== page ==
In the days before modern medical procedures, leeching blood was seen as a cure for many different ailments. Bloodletting, sometimes with leeches, was a practice that consisted of removing blood from the body, thereby restoring a person's health. From ancient times up through the late 1800s, people believed that diseases, especially those with symptoms like fevers and the sweats, were caused by having too much blood in the body. Leeches as medical treatment were used to remove the "harmful" blood in a graphic medical procedure. This led to many premature deaths, even of historic figures like George Washington and King Charles II. Even scarier, in medieval times, sometimes barbers performed the procedure.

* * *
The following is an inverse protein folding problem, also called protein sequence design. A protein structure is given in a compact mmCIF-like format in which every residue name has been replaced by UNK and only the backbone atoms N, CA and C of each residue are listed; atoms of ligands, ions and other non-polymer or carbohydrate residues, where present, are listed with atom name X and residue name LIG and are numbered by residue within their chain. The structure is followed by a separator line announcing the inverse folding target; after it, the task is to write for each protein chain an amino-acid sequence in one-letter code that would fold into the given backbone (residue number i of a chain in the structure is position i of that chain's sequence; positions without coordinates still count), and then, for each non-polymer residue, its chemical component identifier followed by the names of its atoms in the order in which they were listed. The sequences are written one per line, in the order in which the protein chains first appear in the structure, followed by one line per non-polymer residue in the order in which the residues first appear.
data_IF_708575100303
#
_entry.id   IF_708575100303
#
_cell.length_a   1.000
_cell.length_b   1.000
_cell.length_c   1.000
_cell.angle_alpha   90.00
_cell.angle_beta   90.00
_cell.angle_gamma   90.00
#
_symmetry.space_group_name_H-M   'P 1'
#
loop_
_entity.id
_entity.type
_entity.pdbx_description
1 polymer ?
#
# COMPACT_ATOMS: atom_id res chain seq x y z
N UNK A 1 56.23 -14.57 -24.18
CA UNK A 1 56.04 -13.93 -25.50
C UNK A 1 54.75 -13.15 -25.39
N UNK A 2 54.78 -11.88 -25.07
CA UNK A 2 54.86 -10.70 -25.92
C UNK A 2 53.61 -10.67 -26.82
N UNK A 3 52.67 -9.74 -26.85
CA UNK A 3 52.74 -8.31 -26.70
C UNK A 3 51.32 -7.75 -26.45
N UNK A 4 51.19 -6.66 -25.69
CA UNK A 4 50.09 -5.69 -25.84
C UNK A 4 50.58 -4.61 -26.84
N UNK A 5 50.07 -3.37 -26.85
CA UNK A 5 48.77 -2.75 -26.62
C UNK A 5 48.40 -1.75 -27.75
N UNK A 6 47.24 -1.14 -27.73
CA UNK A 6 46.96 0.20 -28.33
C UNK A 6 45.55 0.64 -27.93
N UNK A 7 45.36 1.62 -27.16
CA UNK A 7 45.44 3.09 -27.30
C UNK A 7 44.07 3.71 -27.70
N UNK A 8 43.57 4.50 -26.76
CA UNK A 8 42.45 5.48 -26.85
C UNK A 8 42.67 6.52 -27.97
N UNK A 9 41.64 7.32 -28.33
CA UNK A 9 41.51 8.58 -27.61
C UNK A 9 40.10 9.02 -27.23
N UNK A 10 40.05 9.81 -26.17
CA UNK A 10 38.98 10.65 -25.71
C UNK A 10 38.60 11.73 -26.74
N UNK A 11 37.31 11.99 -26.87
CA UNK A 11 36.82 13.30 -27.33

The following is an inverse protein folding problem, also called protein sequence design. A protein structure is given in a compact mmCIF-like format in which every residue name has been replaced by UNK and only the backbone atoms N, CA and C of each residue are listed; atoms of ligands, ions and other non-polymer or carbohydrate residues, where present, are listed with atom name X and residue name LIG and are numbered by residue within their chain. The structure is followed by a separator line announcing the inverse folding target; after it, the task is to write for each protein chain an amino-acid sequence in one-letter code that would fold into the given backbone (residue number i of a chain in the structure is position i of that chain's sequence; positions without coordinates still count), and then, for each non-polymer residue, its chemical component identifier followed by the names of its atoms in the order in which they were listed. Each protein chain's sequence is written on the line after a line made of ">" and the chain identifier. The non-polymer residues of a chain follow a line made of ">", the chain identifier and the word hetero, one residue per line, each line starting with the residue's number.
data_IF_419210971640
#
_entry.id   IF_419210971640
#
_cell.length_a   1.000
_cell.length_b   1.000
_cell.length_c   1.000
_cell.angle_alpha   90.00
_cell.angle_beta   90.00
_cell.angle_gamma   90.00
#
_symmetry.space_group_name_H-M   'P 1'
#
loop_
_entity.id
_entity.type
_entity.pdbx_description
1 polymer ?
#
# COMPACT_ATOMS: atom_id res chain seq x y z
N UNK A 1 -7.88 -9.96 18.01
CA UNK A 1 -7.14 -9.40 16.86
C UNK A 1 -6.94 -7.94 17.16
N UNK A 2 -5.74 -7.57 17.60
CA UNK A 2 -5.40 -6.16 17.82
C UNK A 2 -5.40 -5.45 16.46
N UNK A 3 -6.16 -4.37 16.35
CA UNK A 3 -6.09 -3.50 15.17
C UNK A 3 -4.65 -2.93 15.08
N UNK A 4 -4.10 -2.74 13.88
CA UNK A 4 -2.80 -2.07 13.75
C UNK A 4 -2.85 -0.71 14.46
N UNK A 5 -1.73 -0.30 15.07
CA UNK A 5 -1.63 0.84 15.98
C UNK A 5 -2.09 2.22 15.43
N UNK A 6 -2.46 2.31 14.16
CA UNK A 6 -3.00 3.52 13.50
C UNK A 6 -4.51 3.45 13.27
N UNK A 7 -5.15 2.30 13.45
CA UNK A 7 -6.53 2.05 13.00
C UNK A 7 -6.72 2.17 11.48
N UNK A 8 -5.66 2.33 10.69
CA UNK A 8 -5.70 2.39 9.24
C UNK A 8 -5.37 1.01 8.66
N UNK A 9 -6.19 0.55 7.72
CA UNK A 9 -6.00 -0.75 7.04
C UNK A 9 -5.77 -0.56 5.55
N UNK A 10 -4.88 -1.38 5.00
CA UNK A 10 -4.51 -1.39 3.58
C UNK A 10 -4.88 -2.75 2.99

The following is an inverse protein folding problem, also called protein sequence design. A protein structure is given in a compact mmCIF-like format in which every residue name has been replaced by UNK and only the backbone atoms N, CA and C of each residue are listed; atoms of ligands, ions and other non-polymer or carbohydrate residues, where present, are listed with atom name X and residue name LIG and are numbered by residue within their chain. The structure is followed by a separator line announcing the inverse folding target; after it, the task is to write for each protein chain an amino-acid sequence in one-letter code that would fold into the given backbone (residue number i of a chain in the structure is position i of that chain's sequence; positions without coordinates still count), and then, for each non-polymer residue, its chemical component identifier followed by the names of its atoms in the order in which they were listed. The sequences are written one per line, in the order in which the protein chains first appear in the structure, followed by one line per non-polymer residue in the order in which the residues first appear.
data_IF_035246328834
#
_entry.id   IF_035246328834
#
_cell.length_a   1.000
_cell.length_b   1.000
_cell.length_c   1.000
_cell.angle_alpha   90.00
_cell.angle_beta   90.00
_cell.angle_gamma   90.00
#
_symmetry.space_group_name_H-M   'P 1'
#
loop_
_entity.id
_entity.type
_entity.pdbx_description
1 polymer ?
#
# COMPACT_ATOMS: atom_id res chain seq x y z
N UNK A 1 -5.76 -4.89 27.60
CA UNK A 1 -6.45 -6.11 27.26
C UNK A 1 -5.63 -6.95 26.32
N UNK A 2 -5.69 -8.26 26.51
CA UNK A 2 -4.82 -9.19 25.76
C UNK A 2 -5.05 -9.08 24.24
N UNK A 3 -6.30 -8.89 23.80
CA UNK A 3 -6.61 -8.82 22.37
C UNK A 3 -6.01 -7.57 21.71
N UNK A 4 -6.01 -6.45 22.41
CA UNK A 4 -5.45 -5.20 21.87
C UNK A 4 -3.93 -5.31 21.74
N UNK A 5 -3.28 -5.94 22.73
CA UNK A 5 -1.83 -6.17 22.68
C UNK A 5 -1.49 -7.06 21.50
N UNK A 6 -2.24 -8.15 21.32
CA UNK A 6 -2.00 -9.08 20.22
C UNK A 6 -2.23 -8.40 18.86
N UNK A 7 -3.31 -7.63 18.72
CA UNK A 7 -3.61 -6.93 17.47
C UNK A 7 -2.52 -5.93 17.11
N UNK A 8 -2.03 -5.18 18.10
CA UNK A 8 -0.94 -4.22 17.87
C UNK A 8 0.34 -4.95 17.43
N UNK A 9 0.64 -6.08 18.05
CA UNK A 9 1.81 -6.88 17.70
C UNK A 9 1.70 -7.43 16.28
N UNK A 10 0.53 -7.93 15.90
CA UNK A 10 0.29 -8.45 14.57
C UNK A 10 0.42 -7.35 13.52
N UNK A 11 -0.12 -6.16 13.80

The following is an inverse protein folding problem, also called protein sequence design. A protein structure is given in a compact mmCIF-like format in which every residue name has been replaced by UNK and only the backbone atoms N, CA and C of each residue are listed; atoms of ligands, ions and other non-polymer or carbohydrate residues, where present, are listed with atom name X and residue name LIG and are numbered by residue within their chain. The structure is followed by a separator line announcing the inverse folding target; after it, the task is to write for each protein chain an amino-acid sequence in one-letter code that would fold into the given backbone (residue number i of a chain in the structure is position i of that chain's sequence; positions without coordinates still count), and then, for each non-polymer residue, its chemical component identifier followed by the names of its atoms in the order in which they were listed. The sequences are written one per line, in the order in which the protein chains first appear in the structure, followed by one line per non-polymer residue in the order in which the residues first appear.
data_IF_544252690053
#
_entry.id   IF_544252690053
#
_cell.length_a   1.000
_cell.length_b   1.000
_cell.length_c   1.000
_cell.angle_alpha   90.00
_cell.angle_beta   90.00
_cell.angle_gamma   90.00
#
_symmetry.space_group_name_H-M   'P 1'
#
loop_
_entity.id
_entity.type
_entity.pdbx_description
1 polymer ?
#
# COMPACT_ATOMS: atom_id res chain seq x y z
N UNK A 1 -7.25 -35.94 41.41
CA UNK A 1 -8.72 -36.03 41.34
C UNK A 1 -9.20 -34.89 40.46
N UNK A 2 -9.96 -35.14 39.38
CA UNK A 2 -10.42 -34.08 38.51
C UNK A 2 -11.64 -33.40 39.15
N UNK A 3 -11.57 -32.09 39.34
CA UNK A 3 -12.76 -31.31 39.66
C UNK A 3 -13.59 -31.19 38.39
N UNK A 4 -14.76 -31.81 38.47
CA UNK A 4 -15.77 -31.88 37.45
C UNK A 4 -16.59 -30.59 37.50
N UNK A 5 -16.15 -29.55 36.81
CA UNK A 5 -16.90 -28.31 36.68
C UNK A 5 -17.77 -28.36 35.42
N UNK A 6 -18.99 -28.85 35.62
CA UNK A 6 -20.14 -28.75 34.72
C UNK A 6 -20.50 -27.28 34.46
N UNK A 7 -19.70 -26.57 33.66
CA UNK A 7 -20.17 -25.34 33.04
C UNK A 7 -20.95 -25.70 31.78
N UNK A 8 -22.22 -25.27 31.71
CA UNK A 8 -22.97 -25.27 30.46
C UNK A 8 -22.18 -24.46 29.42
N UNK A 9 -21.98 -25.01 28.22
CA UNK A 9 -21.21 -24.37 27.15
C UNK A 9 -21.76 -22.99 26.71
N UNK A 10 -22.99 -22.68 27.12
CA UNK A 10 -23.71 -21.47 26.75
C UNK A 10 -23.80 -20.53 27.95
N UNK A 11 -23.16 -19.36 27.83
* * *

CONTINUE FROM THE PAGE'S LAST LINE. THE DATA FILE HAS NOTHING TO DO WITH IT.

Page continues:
Because we understand its applications better today, bleeding someone still has its uses, especially since leech therapy restores blood flow and helps those who have had fingers and even limbs reattached to their bodies.
Bloodletting Supposedly Originated In Ancient Egypt
Barbers Conducted Bloodletting Procedures, Which Is Why Barber Poles Have Red Stripes
Hippocrates Believed That Bloodletting Was One Method Of Keeping The Four Humors Balanced
In Ancient Greece, Leeches Were Placed On People's Gums, Lips, And Pregnant Stomachs
Doctors During The Medieval Era Believed That Leeches Could Cure Flatulence
The Catholic Church Refused To Let Monks And Priests Perform Bloodletting Procedures